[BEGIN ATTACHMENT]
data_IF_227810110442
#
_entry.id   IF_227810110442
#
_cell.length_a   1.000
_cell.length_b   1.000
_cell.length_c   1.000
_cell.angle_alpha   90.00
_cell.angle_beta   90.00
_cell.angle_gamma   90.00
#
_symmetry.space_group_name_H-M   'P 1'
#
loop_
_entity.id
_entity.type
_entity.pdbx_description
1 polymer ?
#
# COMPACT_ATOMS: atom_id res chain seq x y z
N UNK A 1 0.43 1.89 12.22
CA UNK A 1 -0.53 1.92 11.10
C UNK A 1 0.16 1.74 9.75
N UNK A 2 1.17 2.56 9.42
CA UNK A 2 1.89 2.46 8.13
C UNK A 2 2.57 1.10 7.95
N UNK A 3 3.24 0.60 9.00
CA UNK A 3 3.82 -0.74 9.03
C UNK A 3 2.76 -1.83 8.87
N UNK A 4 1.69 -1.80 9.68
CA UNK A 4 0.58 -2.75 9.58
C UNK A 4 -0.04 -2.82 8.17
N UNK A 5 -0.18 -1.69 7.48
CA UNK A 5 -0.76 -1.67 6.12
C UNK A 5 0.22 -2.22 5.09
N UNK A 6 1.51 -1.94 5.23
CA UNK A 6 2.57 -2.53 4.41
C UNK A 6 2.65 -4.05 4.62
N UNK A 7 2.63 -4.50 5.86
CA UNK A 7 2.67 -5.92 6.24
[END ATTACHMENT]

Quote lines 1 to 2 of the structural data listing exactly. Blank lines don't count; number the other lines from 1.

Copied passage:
data_IF_227810110442
#